What to Expect When You Fly

[Editor’s note: Per the author, most of the changes highlighted in this article are driven by the FAA. However, some changes as noted may be unique to Northwest Airlines or the Minneapolis-St. Paul airport. As the author suggests, it is best to check with specific carriers via e-mail or by phone if you have any particular questions.]

Travel for people with disabilities was not easy before September 11, and things are just a bit more challenging now. If you will be traveling by air any time soon, here are some things to keep in mind.

If you need assistance with getting checked in, getting to the gate, and/or boarding, arrive at the airport two hours in advance for domestic flights, and allow two and a half hours for international flights. While some curbside check-in may be available, confirm its availability by calling your chosen airline or going to their website before departing. You may also be able to get wheelchair assistance at curbside, but check with the airline first. Unattended vehicles parked curbside will be towed at the Minneapolis-St. Paul airport.

When going through security, expect to be searched even if you are a wheelchair user. Security personnel will use a wand and possibly a pat down search to facilitate the process. Policies have not changed with respect to service animals. However, you should carry documentation with you for the service animal at all times when traveling.

If you need assistance getting to the gate, you can ask at the ticket counter for a pass which will permit an individual (family member, friend, etc.) to assist you beyond security to your departure gate. The airlines do provide wheelchair assistance upon request.

If you are diabetic and need to bring syringes aboard, you will still be permitted to do so. Aerosols, in the form of inhalers, are still permitted on board the aircraft. Carry any medication you will need with you on board; while documentation for medication isn’t required, it is advisable to bring a doctor’s prescription and have medication clearly marked in case security personnel have questions. Oxygen is still provided upon request.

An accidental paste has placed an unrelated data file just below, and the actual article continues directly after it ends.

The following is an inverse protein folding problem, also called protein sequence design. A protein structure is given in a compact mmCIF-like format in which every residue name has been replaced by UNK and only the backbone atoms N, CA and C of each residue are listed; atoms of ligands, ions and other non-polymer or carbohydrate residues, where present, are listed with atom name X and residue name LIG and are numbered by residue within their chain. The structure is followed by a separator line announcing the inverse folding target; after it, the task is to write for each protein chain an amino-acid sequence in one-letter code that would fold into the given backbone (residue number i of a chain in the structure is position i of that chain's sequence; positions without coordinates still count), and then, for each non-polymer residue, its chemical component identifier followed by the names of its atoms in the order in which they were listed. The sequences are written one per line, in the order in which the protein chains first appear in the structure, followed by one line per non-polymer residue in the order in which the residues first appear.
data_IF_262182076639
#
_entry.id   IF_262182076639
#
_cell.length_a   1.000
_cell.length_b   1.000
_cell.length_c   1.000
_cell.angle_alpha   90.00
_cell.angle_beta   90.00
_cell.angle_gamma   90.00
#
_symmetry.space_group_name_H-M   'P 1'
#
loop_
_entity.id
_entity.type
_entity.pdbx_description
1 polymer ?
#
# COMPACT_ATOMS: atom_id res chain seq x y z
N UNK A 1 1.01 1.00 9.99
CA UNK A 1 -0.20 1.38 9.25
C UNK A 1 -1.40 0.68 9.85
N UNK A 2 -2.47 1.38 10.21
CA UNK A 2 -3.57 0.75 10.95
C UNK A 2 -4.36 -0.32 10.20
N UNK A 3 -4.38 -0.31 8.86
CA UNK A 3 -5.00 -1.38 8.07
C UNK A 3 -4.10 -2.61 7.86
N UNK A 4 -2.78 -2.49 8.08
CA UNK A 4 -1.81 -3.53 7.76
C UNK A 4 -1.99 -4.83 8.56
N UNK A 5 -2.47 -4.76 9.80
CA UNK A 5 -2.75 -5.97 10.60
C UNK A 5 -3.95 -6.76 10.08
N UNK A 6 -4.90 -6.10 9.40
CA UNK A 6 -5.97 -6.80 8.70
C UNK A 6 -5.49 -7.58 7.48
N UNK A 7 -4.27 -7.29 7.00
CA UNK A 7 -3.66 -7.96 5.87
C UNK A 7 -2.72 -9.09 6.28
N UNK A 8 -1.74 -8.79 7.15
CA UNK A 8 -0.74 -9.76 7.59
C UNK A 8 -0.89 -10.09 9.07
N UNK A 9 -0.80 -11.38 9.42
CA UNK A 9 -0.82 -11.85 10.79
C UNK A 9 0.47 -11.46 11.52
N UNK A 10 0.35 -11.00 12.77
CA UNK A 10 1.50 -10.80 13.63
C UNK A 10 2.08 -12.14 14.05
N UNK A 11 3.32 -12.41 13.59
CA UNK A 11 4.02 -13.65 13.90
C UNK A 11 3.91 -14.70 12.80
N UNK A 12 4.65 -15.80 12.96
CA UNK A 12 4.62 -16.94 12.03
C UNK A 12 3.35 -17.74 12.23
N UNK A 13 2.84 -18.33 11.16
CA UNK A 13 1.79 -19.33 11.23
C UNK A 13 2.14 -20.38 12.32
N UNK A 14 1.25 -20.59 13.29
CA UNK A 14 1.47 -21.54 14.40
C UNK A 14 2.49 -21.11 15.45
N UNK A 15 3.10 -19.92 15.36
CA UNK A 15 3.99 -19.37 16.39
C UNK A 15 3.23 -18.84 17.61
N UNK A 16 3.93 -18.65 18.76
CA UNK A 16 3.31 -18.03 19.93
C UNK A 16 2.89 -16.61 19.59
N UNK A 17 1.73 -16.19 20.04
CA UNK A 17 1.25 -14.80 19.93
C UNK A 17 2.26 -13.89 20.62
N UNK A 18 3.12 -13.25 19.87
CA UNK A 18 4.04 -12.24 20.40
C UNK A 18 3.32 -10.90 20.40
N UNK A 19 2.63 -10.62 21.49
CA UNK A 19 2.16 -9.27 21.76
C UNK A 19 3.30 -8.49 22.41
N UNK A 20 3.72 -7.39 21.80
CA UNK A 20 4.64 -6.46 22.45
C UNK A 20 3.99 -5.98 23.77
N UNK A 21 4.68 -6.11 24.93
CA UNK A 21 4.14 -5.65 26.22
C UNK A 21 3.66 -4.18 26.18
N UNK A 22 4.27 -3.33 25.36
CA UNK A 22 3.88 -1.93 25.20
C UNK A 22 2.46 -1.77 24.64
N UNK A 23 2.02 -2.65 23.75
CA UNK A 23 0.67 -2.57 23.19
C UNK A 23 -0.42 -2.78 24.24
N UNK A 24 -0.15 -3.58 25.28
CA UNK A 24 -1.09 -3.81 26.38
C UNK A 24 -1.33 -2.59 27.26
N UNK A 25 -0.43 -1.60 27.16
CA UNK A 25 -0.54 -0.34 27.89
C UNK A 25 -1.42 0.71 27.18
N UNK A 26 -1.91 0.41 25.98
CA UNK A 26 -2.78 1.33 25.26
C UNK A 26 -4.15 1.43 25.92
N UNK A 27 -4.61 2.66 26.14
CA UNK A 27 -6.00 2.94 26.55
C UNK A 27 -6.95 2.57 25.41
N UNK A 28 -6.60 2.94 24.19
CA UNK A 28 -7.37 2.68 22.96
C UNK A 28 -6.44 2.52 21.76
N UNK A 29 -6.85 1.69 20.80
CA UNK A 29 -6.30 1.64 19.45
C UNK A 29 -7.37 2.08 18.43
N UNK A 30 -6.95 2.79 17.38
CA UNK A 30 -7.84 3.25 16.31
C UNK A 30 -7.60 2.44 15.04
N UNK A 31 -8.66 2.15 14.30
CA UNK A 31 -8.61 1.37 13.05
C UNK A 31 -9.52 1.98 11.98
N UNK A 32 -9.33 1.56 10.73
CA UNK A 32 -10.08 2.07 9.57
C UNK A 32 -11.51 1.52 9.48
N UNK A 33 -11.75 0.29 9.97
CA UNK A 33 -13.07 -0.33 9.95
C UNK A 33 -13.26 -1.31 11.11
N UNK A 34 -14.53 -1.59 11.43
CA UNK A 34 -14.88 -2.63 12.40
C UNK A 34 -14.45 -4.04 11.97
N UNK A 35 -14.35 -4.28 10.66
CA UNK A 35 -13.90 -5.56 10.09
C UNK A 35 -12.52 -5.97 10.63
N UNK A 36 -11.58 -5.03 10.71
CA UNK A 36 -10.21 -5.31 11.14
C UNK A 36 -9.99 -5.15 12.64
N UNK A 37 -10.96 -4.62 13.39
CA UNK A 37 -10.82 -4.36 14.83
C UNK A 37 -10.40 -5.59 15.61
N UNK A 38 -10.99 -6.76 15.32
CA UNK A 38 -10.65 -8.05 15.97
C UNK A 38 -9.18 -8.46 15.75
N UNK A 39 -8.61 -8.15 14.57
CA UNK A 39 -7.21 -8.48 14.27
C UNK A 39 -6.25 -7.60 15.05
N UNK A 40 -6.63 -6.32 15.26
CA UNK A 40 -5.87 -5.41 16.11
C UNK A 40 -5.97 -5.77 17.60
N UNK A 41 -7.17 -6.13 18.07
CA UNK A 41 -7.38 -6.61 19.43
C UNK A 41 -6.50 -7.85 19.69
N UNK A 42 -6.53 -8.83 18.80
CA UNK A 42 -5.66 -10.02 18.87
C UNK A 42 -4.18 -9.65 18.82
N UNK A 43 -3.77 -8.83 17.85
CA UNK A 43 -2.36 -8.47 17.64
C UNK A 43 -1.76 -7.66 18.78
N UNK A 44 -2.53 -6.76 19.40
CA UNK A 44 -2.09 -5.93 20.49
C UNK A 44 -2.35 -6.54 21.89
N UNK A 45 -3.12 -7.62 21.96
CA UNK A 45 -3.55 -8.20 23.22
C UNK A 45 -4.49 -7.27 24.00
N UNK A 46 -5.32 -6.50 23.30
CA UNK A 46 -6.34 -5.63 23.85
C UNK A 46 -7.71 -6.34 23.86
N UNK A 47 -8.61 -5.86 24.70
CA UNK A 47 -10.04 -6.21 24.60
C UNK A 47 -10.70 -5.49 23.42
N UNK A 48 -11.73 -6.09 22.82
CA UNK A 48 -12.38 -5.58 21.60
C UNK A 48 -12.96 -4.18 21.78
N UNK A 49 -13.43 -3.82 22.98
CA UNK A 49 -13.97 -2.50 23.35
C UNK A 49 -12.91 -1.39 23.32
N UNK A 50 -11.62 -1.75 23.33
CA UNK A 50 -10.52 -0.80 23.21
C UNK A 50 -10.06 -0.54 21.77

If you require metal utensils to facilitate eating, you will not be able to bring them on board, and only plastic utensils will be provided by the airline. Flight attendants may assist in the opening of packages and cutting of food, but are not required to assist an individual with a disability in eating. In fact, most in-flight food service has been discontinued by Northwest Airlines for flights under two hours. If you need food during a flight, it’s best to bring your own.

At any checkpoint, people with disabilities will be subject to the same degree of security search as non-disabled persons. However, no person with a disability will be required to undergo any greater level of security clearance than a non-disabled person. Auxiliary aids and appliances such as note takers for the blind, nebulizers, and so on, will be checked and examined accordingly.

Any individual who has a metal joint replacement, cochlear implant, or a pacemaker should alert the security personnel before going through the metal detector. A hand wand search can be provided, or if a person with a disability wishes a private security screening, it can be arranged upon request. To do this, contact the airline you are using in advance of your trip and make the request.

The following information pertains particularly to Northwest Airlines: if you are not able to stand for a long period of time, check with an airline employee at the ticketing counter or with staff wearing the red jackets; explain and they will assist you. Also, if you have additional concerns at the airport, Complaint Resolution Officials (CROs) are trained to resolve any questions or concerns that may arise. To find a CRO, ask any Northwest employee.

If you are traveling in the near future, we’d like to hear about any unusual experiences you may encounter. While increased security is important at this time, maintaining respectful treatment and personal dignity are equally important. New and inexperienced personnel may be staffing security checkpoints in particular, and you may encounter inconsistencies. It’s helpful to report these incidents to the airlines so they can further train security staff.

Lolly Lijewski is the Manager of the Advocacy Department at The Metropolitan Center For Independent Living. She can be reached at (651) 603-2022, voice, and (651) 603-2001, TTY.

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